Jonathan Tjarks of SBNation.com writes that the Portland Trail Blazers should select North Texas forward Tony Mitchell with the No. 10 pick in the 2013 NBA Draft.
To throw some variety in these mock drafts, we're going in a different direction this week. Instead of looking at where guys are likely to go, this is purely my opinion on where I think they should go.
The Blazers need a difference-maker to push them over the top, and all the safe picks could be gone. Mitchell is the perfect combination for them: he has a tremendous amount of upside and a high floor given his off-the-charts athleticism at 6'9, 235.
Tjarks wrote a longer feature arguing that Mitchell could be the 2013 Draft's version of All-Star forward Paul George, who went No. 10 to the Indiana Pacers in 2010.
How does an elite 6'9+ athlete with a fairly complete skillset fall to No. 10 overall? In George's case, because he was the best player on an underachieving mid-major team, far from the national spotlight. If there's one player in this draft who fits that description, it's Tony Mitchell of North Texas -- complete with two first names.
In person, Mitchell more than passes the eye test. He's 6'9, 235 pounds with a 7'2 wingspan and a 38' max vertical. Look at his dunks from UNT Midnight Madness this season. That's a guy bigger than most NBA power forwards dunking two basketballs at once, catching the ball in mid-air and doing a windmill and I'm not even sure what the last once was because holy s--t. At the combine, Mitchell jumped so high they had to put something under the bar to raise it. If things don't work out for him in the NBA, he can march over to the NFL and be an All-Pro TE for the next decade.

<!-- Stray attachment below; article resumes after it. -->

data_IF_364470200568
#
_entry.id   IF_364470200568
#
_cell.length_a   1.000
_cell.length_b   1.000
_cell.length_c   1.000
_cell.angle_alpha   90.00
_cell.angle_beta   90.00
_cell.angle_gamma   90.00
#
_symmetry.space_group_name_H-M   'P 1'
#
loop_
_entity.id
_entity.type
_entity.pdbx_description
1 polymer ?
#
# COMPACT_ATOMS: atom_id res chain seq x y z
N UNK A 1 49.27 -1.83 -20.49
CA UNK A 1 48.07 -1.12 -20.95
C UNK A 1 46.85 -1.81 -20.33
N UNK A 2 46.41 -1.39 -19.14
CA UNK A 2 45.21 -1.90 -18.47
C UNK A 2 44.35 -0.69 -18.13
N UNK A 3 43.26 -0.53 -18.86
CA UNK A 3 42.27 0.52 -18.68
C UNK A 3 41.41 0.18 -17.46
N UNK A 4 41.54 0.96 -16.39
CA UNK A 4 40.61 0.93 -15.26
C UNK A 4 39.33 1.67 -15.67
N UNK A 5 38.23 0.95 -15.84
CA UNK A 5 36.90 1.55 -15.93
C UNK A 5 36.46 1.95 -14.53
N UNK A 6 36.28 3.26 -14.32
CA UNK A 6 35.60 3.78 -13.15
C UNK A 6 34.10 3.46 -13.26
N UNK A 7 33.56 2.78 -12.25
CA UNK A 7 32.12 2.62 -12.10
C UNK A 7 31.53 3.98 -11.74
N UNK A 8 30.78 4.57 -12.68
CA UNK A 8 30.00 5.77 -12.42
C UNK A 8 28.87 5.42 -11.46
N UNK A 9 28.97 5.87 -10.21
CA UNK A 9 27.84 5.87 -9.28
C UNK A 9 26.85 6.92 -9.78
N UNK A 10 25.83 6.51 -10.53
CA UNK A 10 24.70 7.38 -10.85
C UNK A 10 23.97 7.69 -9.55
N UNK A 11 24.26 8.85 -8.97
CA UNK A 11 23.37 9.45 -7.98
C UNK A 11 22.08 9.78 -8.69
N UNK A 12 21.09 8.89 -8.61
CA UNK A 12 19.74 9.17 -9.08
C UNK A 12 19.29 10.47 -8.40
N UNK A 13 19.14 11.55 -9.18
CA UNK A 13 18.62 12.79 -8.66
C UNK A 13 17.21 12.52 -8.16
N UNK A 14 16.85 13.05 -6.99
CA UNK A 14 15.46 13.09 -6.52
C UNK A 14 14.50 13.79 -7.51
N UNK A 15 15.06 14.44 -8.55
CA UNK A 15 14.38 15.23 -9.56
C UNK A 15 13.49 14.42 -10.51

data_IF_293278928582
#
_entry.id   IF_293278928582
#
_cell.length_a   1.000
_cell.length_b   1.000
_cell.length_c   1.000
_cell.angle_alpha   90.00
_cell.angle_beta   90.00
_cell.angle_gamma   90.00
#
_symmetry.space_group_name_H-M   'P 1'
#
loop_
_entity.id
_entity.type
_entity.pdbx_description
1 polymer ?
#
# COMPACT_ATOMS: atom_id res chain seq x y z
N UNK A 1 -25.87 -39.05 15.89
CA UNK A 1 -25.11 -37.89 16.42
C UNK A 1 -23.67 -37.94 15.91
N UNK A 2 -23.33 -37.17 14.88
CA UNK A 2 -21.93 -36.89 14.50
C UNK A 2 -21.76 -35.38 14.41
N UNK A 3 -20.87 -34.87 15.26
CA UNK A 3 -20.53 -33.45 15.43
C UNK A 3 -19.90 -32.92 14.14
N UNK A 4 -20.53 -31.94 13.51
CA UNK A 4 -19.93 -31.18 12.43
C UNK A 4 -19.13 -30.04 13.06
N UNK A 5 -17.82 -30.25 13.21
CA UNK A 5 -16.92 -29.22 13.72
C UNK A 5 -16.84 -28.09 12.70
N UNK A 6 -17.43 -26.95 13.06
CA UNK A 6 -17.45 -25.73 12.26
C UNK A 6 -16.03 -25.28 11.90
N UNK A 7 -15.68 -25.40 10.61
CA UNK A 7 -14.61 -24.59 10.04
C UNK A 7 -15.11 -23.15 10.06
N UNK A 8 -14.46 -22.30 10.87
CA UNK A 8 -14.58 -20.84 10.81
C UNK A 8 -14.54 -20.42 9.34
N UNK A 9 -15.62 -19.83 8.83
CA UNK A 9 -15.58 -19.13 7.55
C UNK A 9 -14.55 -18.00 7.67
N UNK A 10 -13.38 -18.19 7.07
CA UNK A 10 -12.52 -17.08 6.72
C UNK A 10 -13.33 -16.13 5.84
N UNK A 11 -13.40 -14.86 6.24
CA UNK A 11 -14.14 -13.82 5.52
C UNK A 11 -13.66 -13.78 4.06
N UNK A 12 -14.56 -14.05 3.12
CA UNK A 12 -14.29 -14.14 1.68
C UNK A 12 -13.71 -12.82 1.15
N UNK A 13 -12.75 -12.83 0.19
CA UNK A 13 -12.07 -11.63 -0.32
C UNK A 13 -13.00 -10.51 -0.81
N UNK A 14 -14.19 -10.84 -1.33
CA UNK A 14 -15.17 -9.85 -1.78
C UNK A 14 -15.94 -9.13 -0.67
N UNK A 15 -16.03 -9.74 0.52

Like George, Mitchell put up some fairly interesting statistics in two years of college. As a sophomore, he averaged 13 points, 8.5 rebounds and 2.7 blocks on 44/30/67 shooting. That's a downgrade from his eye-popping freshman year, when he averaged 15 points, 10 rebounds and three blocks on 57/44/74 shooting. Right away, you can see his athleticism in his rebounding and shot-blocking numbers. He is still a raw offensive player, as his career average of 1.1 assists to 2.6 turnovers tells you. However, what really jumps off the page are the three-point percentages (48-141 over two years, 34 percent) for a player his size.
Mitchell's physical attributes remain his greatest selling point as a prospect at this stage, as he stands nearly 6'9 in shoes with excellent athleticism, a solid frame, and a very impressive 7'3 wingspan for a power forward. He is capable of utilizing these tools effectively in his shot-blocking, rebounding, and finishing around the basket, though the frequency with which he does all of those things fell off this past year.
The offensive end is where Mitchell's regression this season was most pronounced, and the reasons why become fairly evident early in most possessions, as Mitchell is often content to stand and wait on the perimeter, not moving much without the ball and spending far less time trying to get open in the painted area. North Texas' team chemistry was obviously extremely poor this season, as it appeared that the team gave up on competing at a very early stage, which Mitchell played a major part of.
Chad Ford of ESPN.com has Mitchell at No. 20 on his latest big board.
May 28 Update: After a disappointing sophomore season, Mitchell made some serious progress at the combine, showing off better than expected measurements alongside some terrific athleticism. More importantly, he had candid interviews with teams that suddenly made GMs much more comfortable in taking him. Was he just in the wrong situation at North Texas? If teams believe that, he's going to go a lot higher based on his talent.
May 2 Update: Mitchell has hung around this spot for much of the past two months. Teams are intrigued with his potential and disappointed with his production. If he can make a strong push in workouts, someone will take him in the first round.
Here's a DraftExpress.com video scouting report.
-- Ben Golliver | email@example.com | Twitter